DES MOINES, Iowa (AP) — Planned Parenthood of the Heartland asked an Iowa court on Monday to block the upcoming ban of a video-conferencing system used to distribute abortion-inducing pills in the state.
The group and its medical director, Jill Meadows, filed in Polk County District Court for judicial review of the ban issued in late August by the Iowa Board of Medicine. The group also filed a motion for a stay, which would make the ban ineffective during litigation.
The board's executive director, Mark Bowden, said he hasn't read the filing and the board has no comment at this time.
The telemedicine system, the first such system in the U.S. when it began in 2008, involves a doctor consulting with patients in remote clinics across the state. The doctor, typically based in Des Moines, uses an Internet video system to distribute abortion-inducing pills.
Abortion opponents said the practice is dangerous and petitioned to the board this summer to ban it. Planned Parenthood said there is no medical evidence to support that argument.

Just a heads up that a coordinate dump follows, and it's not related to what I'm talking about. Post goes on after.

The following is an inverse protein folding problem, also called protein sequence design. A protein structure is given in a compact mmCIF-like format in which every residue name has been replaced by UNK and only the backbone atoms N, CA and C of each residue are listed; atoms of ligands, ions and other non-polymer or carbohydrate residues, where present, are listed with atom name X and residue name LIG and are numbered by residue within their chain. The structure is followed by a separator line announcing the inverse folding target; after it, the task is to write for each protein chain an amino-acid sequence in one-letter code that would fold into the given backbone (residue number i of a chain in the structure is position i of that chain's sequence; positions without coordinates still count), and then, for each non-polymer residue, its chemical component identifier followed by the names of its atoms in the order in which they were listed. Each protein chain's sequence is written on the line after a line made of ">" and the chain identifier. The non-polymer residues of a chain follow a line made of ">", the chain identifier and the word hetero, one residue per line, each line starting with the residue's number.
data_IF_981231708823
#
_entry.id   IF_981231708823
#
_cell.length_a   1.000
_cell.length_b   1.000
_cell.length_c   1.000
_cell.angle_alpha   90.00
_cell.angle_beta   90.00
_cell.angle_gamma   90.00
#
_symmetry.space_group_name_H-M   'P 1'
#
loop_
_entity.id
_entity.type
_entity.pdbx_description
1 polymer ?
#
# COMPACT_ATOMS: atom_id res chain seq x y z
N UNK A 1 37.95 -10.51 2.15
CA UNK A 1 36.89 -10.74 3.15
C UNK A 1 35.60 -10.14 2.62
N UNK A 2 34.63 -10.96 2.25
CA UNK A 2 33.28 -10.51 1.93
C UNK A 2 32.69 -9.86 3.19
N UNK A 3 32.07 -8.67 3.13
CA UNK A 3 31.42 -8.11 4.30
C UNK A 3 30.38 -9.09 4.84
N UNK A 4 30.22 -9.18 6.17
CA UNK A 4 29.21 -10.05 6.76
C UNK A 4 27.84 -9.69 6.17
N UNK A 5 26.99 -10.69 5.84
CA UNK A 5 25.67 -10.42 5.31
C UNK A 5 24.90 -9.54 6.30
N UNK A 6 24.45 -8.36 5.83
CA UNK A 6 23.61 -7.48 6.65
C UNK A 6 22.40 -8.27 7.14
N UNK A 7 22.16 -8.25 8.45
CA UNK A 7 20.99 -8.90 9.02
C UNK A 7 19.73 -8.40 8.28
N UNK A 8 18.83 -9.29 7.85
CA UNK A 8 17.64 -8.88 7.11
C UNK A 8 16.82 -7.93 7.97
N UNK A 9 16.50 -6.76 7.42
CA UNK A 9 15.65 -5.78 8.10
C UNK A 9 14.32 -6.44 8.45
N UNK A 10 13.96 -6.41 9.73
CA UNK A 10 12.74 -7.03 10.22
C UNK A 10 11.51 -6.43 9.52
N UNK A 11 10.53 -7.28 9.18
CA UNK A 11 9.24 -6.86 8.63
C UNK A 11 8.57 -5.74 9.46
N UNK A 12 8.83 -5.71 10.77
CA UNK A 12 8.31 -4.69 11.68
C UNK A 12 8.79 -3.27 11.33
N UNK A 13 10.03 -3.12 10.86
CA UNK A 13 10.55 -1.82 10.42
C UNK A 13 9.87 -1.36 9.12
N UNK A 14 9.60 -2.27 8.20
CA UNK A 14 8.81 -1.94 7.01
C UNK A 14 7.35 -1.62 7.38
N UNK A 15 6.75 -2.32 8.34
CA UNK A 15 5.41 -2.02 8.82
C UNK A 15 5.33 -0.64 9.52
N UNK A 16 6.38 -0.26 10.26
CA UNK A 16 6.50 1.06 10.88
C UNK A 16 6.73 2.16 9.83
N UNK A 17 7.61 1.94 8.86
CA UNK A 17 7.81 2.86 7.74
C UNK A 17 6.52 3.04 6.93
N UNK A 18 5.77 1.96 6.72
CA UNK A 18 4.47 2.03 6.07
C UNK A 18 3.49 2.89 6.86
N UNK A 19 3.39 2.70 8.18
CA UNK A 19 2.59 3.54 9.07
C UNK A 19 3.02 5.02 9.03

The medical board has the authority to make such policy decisions. Its new rule, approved on an 8-2 vote, would require that a doctor be physically present with a woman when providing an abortion-inducing drug.
The board said in a statement Friday that the goal of the new rule is to protect the health and safety of Iowans.
"The Board believes that a physician must establish an appropriate physician-patient relationship prior to the provision of a medical abortion," it said in the statement. "The physician's in-person medical interview and physical examination of the patient are essential to establishing that relationship."
Planned Parenthood said the ban jeopardizes women's health and is based on politics.
"This unwarranted decision only serves to delay receipt of quality health care," the group said in a statement after its filing. "Planned Parenthood will not stand by and let this happen to our patients and the women of Iowa."
The ban is scheduled to go into effect on Nov. 6.